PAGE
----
Poe. As mentioned in the synopsis, the book is centered around a twenty-something aspiring author named Dimitri. He works at a small town newspaper writing obituaries while hoping to eventually finish writing his epic novel (about how Rasputin was really a zombie). The book starts on Halloween one year after his parents’ mysterious/tragic deaths. Dimitri is given an odd last minute assignment to cover a midnight seance in a run down haunted house. He meets (and falls for) punk rocker Lisa as they wait for the seance to begin. The seance turns out to have a real touch with the supernatural and the next thing we know, Dimitri is dead…or presumed dead. He wakes up much later in the city morgue just before being presumably embalmed. From there things just go from bad to worse and life gets more and more strange for Dimitri. Bodies start turning up around town as a serial killer starts to strike. Dimitri finds himself haunted by a strange spirit he nicknames “Poe” (as in Edgar Allan). Lisa’s brother is revealed to be a crazed escapee from an insane asylum and just happens to practice dark magic and demon summoning. And on, and on.
The story had enough twists, turns and surprises to continue being compelling in spite of being very convoluted and confusing at times. The author inundates the reader with a ton of details one right after another. Initially many of these details feel unrelated and irrelevant but then later turn out to be coincidentally tied into either the central plot or some new side plot. Like an intricate weaving, we are presented thread after thread in such a way that what starts out as a messy tangle of threads and colors eventually becomes a detailed tapestry. At times I did feel the constant circling and twisting of details to be tedious but I was still intrigued by the overall story and so I persevered even through the dry and obtuse moments.
I also enjoyed the multiple different stories being laid out simultaneously. Over the days/weeks/months that Dimitri works through the mystery right in front of him, he does some investigative research in the newspaper archives and elsewhere. As he does, he discovers some interesting history about the haunted house and the community. Eventually he starts having dream visions triggered by his ghost hostess Poe in which he relives a variety of the historical moments. As time goes on we also start to learn some of the historical stories of Dimitri’s own past…his interaction with his parents and even some of their history. These additional stories were interesting to explore and I enjoyed the way they were worked into the overall plot.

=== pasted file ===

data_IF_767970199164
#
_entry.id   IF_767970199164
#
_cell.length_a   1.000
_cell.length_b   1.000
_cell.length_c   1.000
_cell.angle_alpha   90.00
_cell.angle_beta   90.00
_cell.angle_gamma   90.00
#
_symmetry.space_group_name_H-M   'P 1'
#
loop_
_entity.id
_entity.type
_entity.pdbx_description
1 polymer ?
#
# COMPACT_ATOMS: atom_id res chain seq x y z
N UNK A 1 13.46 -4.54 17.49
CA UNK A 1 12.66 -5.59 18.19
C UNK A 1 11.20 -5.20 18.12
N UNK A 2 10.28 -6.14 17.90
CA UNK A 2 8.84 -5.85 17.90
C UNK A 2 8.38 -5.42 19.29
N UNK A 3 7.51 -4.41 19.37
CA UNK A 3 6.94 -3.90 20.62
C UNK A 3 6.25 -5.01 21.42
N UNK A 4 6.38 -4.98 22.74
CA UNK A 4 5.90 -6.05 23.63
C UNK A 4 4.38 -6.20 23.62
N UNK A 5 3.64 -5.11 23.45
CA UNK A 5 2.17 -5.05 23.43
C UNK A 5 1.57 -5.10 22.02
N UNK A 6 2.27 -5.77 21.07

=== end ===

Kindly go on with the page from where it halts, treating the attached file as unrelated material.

While I couldn’t totally relate to them personally, I felt like Dimitri and Lisa were well defined characters that were able to jump from the page into imagination and just run with the story. The vivid nature of our central characters also helped carry me through points that might have otherwise stalled me.
Among the aspects that stalled my reading or made me want to put the book down, the biggest was the vulgarity. This seems to be a common theme in genre fiction, particularly “thriller” fiction like this. I must hang out in different crowds because it seems shocking to me that real people would curse as much as these characters do just in normal conversation. I can see the author wanting to emphasize the intensity of the situation with a sudden outburst of profanity but to have the F-bomb dropped so casually in so many unexpected moments was just jarring.
I was also taken back by the amazing number of crazy coincidences throughout the story. I won’t go into spoilers for the book but just be warned that nearly every chance encounter or mundane interaction actually has some coincidental tie-in to the plot at some later point. By the end of the book I found the number of outrageous coincidences to be laughable. Perhaps that is part of the reason for the reference to “Poe” in naming the ghost…the heavy handed coincidences and way of letting things fall into place felt very much like 18th or 19th century mystery writing rather than the more intricate and subtle mysteries that the genre has grown into. With that regard, the book felt a little unpolished and less than stellar.
Speaking of the name of the ghost/book (“Poe”), it still felt like a very odd choice at least in terms of the story and of the main character. I can see why an author or publisher would want to do it…alluding to Poe when marketing a horror novel is an obvious win. But it seems a little thin for Dimitri to randomly pull the nickname out of the hat just because he happened to make an off the cuff reference to Poe during the Halloween seance. I’ll grant that he’s an English lit student and an aspiring author but it still just seemed very strange and truly had no real bearing on the story.
Generally speaking this was a fun read. The overall mystery was interesting. While there were a lot of coincidental elements that became difficult to swallow, the story itself was intriguing and enjoyable. I was not a fan of the level of vulgarity in the book and would have much preferred toned down dialog between the characters. The ending of the book provided adequate closure but definitely left open the possibility of turning this into a series centered around Dimitri working out other similar problems in the future. While they might be fun at first, I’d be worried that they would fall a little flat now that some of the biggest mysteries (Dimitri’s history and the history of what happened in the haunted house) have now been revealed. Give it a try if you’re looking for some grim supernatural intrigue. Just beware the swearing (especially if handing this to younger readers).
3 out of 5 stars
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